The Colorado School of Mines is keeping an eye to the sky with plans to launch a first of its kind Space Resources graduate program that will focus on the exploration and extraction of resources from the Moon, Mars, asteroids and more.
“In recent years there has been a growing interest by space agencies and the private sector in resources found beyond our planet, such as water, gases, minerals, and metals, to be used in space instead of launching them from Earth,” said Angel Abbud- Madrid, director of the Mines Center for Space Resources.
“This often-called ‘living-off-the-land’ approach has been driven by an awareness that further development of space travel will be enabled through processing of materials and production of propellants in space for more affordable and flexible transportation, facilities construction and life support.”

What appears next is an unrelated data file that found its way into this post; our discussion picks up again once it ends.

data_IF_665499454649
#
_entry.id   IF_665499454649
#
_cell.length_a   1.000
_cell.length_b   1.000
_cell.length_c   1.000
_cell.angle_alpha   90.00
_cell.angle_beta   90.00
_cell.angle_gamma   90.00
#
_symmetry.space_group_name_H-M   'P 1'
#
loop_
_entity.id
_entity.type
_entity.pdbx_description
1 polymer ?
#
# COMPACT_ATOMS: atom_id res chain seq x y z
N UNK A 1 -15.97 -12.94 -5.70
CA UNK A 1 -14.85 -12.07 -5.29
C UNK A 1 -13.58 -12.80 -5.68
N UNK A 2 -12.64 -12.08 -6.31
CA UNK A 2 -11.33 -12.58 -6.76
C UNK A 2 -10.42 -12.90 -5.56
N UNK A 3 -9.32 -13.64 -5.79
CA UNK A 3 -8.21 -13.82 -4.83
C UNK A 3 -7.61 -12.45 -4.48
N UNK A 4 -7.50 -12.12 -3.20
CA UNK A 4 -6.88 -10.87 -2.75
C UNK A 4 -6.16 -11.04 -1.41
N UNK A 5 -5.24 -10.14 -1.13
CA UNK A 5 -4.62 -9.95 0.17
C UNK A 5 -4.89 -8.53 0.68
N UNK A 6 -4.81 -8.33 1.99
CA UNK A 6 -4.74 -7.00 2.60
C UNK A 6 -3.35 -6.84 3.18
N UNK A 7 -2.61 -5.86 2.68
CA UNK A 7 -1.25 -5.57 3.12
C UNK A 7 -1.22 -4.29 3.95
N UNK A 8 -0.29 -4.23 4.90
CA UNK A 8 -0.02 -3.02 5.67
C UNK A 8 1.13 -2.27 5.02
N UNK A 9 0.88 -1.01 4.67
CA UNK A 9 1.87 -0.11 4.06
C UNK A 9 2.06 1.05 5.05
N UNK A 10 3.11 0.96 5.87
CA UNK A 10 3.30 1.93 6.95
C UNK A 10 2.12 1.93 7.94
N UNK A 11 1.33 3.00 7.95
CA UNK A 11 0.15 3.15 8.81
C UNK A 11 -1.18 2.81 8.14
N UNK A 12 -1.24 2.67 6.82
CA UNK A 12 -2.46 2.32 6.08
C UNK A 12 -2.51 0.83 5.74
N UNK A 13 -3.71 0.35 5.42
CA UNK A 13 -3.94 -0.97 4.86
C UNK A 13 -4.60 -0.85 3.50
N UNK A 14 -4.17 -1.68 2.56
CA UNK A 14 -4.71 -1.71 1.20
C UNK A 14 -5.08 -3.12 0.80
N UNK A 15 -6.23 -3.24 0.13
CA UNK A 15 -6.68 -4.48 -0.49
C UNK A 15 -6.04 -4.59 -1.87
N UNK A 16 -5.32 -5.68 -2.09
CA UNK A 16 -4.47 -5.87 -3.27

The plan is to launch the first-of-its-kind interdisciplinary graduate program in 2018.
The first course, called Space Resources Fundamentals, will be offered for the first time this fall.
Once it’s fully implemented, the program is expected to offer post-baccalaureate certificates, master’s degrees and doctoral degrees.
Since the 1990s, Mines has been a leading institution for the study of space resources and in situ resource utilization (ISRU). It has also become a destination for space scientists and engineers, government agencies, aerospace companies, entrepreneurs, the mining and minerals industry, financial and legal experts, and policy makers to discuss all topics related to space resources, the school said in a statement.